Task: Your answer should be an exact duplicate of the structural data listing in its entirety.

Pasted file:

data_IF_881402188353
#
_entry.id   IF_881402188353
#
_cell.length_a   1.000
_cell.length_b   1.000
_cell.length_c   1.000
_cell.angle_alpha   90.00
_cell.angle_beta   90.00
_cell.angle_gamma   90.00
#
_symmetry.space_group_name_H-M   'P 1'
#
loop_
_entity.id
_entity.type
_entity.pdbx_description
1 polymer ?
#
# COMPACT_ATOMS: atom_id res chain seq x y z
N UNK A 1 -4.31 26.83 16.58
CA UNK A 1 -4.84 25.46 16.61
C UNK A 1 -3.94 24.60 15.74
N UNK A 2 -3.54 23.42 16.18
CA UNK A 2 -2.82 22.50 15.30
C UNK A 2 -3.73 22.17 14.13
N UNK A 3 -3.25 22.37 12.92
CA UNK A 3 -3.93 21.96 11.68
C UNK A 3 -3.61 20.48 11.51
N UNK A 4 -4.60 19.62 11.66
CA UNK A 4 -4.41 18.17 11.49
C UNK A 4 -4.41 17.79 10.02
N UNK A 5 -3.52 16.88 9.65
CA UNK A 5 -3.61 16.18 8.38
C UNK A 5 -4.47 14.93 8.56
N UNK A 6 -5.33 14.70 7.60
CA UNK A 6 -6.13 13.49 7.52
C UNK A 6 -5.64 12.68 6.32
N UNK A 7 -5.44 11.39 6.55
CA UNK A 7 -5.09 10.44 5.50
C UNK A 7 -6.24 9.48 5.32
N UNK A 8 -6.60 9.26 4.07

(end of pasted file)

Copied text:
data_IF_881402188353
#
_entry.id   IF_881402188353
#
_cell.length_a   1.000
_cell.length_b   1.000
_cell.length_c   1.000
_cell.angle_alpha   90.00
_cell.angle_beta   90.00
_cell.angle_gamma   90.00
#
_symmetry.space_group_name_H-M   'P 1'
#
loop_
_entity.id
_entity.type
_entity.pdbx_description
1 polymer ?
#
# COMPACT_ATOMS: atom_id res chain seq x y z
N UNK A 1 -4.31 26.83 16.58
CA UNK A 1 -4.84 25.46 16.61
C UNK A 1 -3.94 24.60 15.74
N UNK A 2 -3.54 23.42 16.18
CA UNK A 2 -2.82 22.50 15.30
C UNK A 2 -3.73 22.17 14.13
N UNK A 3 -3.25 22.37 12.92
CA UNK A 3 -3.93 21.96 11.68
C UNK A 3 -3.61 20.48 11.51
N UNK A 4 -4.60 19.62 11.66
CA UNK A 4 -4.41 18.17 11.49
C UNK A 4 -4.41 17.79 10.02
N UNK A 5 -3.52 16.88 9.65
CA UNK A 5 -3.61 16.18 8.38
C UNK A 5 -4.47 14.93 8.56
N UNK A 6 -5.33 14.70 7.60
CA UNK A 6 -6.13 13.49 7.52
C UNK A 6 -5.64 12.68 6.32
N UNK A 7 -5.44 11.39 6.55
CA UNK A 7 -5.09 10.44 5.50
C UNK A 7 -6.24 9.48 5.32
N UNK A 8 -6.60 9.26 4.07